Russell Brand recently remarked "We have more in common with the people we're bombing than the people we're bombing them for."
That quote has been rattling around in my head the last week or so, and I re-quoted it once more to my friends as we sat around the table after we had consumed our Thanksgiving feast, supplemented with a great deal of wine, yesterday. Talk had turned to the Tea Party, and for some reason it seemed apt to muse upon the ways we have more in common with the people we imagine are our enemies than we do with the powers that be who are really running the show.
I actually know a Tea Partier or two (although neither, thankfully, was present at the table yesterday). One is a childhood playmate who lives in a cabin in the Tetons. I haven't seen her since I was eleven years old, and doubt I ever will see her in the flesh again, but we reconnected via Facebook as people do these days, and have been reading each other's posts ever since. We even had a short, rather awkward chat late one night. I'm really surprised she hasn't un-friended me by now because I'm sure it has become painfully apparent that we are diametrically opposed on just about any social or political issue there is.
Lately she's been "sharing" a lot from a Facebook page called American White History Month, which has, as its banner, the slogan "Never apologize for being white!" For some reason that slogan strikes me as pretty hilarious. I've never felt I needed to apologize for being white even when, as I was on this particular Thanksgiving, I am surrounded by black and Latina women. I mean, isn't that part of white privilege? I hardly ever have to think about race at all! (At least as it affects me personally.)
The reason I don't un-friend her is because I rather fancy having a small window, via Facebook, on an entirely different way of perceiving the world. I rather relish being reminded that, if my mother hadn't fled her tiny Mormon hometown at the age of seventeen, I could be that woman myself: a woman who admonishes others to respect the flag and "put the Christ back into Christmas", who hates homosexuals and loves her grandchildren with equal passion, who posts recipes of rich desserts at least twice a day, and who recently shot an elk through her kitchen window while cleaning up after supper. In a way, she is living my heritage, that of a very devout, albeit very bigoted, modern day frontier woman.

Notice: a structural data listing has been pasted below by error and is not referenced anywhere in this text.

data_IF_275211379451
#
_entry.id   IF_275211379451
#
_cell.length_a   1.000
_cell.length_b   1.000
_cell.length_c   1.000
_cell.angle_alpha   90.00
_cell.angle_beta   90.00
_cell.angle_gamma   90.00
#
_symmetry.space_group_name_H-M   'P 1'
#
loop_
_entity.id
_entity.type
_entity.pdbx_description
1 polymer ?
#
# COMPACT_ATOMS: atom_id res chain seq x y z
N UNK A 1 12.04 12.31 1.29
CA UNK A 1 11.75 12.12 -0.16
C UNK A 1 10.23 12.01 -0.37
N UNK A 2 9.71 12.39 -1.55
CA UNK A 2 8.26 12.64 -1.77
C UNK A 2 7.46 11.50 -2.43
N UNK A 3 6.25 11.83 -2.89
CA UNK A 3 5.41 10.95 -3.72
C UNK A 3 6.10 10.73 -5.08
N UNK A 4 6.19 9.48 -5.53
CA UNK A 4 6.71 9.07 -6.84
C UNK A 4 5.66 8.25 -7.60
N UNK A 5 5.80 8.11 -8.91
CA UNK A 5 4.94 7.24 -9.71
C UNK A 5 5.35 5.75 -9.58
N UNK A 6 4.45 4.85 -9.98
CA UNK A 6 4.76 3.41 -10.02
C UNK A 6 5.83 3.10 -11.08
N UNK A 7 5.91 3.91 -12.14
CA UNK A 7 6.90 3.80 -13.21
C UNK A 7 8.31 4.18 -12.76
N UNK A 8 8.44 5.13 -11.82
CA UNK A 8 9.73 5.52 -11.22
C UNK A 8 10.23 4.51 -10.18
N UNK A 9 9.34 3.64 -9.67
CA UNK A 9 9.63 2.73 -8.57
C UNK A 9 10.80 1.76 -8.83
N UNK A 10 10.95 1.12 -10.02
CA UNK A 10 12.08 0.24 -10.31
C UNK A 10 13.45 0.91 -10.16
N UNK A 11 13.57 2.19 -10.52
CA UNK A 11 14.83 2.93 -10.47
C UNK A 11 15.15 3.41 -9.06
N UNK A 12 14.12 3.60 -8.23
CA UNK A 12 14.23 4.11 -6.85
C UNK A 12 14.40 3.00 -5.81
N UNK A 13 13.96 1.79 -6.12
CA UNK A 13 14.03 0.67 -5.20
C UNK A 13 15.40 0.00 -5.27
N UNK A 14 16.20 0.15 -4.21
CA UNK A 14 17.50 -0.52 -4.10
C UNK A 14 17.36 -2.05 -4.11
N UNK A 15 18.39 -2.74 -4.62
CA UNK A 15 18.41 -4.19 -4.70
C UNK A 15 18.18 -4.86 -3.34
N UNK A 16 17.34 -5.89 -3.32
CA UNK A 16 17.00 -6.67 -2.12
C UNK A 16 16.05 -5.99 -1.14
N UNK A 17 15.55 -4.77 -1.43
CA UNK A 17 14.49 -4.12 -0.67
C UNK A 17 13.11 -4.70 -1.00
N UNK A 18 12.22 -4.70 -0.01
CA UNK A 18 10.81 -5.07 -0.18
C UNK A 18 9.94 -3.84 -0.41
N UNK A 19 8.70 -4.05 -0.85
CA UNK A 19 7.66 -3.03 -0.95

I don't un-friend her because I need to remind myself where I come from -- my own personal white American history -- and how far from "other", in fact, the members of the radical right are to me.
After finishing Michael Kimmel's book, Angry White Men, I am feeling a resurgence of compassion and connection to this corner of humanity as well. Blame it on the holiday season, perhaps. These angry white men, with their sense of "aggrieved entitlement," and their woefully misdirected anger, and their nostalgia for a patriarchy that is dismantling under their very feet -- these men are part of my heritage too. And I'm beginning to feel guilty about making fun of them and shaming them and calling them morons.
Because making fun of these guys is beginning to feel like poking at caged bears. Or bull fighting. In other words, it doesn't seem like a fair fight because these guys can't win. They certainly can't win an intellectual argument, they're on the wrong side of history, and they aren't smart enough to figure out how they are being played. They are being encouraged (and encouraging one another) to believe "the problem" is immigration, feminism, or affirmative action, or just plain lack of nooky. The source of their troubles, in other words, is always the class one or two rungs down the ladder.
"Divide and conquer," one of my friends said, as we soberly picked at our pie, and imagined a day when the angry white guys would wake up and smell the coffee.